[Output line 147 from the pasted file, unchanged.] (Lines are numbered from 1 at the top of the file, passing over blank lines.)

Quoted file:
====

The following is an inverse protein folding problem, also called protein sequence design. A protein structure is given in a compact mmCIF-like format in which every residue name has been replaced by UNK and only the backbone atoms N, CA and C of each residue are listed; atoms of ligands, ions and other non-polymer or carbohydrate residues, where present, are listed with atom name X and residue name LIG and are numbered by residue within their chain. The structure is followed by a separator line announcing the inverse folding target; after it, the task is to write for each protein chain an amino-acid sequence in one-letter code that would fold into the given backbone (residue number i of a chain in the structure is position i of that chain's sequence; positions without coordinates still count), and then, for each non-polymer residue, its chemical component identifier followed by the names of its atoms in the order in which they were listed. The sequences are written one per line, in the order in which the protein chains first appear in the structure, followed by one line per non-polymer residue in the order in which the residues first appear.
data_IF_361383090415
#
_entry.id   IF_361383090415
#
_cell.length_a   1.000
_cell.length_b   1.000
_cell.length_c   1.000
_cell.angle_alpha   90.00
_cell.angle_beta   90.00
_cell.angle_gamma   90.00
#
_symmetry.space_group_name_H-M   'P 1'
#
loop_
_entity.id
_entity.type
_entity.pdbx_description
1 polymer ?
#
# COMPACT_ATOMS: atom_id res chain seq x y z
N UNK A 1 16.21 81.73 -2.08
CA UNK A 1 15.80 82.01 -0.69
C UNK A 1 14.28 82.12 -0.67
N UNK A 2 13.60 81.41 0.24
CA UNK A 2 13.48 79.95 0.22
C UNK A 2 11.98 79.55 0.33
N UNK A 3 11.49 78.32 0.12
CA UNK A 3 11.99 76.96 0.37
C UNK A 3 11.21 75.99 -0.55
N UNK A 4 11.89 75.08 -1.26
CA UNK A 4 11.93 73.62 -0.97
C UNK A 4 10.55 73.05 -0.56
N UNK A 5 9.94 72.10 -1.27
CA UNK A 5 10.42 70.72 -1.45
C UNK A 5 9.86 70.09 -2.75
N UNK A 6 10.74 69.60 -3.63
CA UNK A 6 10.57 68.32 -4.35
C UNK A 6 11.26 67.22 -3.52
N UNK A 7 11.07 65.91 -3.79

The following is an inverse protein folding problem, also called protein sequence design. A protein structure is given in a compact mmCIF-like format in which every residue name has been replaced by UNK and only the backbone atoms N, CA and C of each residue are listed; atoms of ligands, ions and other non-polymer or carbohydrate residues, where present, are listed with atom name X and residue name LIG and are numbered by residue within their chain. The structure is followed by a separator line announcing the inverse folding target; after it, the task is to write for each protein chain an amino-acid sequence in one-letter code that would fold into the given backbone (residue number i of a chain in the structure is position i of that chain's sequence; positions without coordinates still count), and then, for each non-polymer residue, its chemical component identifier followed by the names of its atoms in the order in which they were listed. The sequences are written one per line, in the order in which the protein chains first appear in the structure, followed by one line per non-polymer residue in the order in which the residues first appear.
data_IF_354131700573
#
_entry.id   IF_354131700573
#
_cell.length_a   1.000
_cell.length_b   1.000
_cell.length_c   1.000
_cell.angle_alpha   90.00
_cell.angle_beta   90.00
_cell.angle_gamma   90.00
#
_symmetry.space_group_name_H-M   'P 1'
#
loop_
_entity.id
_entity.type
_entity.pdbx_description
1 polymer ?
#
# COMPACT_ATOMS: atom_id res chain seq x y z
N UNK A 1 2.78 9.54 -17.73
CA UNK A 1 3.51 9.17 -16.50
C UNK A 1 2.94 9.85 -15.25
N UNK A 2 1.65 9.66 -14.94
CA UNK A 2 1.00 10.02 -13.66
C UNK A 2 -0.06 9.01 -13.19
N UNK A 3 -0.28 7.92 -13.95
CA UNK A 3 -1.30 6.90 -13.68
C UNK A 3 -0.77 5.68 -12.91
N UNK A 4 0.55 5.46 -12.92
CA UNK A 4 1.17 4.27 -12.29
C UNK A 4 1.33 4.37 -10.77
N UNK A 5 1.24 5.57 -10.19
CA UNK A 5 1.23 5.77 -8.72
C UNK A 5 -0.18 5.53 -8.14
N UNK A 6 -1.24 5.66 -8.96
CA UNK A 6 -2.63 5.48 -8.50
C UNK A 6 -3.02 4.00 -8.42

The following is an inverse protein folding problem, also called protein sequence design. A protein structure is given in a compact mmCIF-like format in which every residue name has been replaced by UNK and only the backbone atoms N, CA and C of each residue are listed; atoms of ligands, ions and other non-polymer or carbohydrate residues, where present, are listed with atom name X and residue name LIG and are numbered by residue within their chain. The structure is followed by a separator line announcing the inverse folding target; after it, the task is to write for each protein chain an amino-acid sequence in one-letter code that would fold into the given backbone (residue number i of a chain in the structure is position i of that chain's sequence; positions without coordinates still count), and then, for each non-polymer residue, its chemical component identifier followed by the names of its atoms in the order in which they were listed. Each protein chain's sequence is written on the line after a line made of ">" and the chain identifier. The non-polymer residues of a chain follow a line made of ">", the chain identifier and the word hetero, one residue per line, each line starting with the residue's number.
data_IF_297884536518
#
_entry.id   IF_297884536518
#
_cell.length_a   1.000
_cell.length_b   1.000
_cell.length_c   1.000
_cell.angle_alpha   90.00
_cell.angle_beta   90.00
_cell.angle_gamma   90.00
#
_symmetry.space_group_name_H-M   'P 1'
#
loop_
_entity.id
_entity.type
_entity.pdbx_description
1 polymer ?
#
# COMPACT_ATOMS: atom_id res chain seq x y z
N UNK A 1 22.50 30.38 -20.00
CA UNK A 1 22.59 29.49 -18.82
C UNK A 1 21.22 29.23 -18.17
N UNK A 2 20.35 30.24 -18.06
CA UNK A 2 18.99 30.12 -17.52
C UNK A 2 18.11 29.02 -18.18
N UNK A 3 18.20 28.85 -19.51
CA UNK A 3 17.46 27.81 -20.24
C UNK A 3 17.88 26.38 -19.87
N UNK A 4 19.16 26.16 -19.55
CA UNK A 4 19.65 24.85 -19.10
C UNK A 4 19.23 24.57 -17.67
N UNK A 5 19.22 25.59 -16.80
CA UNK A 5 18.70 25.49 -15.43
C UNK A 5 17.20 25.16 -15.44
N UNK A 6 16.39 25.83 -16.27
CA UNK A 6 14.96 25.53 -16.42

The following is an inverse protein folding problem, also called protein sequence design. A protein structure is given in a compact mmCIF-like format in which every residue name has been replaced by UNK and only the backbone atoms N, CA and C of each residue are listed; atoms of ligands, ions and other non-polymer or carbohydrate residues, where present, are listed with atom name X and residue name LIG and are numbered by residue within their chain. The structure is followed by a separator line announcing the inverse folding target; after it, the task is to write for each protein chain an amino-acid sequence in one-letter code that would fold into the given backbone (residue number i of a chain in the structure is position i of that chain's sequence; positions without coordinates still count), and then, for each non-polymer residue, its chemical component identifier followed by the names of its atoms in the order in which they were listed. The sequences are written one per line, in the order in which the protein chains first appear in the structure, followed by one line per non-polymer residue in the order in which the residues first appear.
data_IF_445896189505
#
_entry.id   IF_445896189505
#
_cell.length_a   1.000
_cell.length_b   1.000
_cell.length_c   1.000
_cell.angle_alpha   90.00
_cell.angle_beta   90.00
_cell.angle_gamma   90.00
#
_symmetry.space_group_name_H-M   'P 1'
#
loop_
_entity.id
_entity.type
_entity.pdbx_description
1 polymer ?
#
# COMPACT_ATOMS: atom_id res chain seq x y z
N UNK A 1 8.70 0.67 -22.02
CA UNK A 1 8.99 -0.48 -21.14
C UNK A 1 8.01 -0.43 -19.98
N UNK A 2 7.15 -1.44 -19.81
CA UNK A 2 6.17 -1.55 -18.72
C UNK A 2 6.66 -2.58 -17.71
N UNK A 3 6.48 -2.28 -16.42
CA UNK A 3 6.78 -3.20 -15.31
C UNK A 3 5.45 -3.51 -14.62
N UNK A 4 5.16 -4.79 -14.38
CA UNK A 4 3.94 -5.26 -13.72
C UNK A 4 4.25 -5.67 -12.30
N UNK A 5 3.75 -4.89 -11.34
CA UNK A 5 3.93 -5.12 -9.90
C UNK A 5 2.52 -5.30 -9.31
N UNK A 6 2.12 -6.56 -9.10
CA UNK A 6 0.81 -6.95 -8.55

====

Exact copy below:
C UNK A 3 5.45 -3.51 -14.62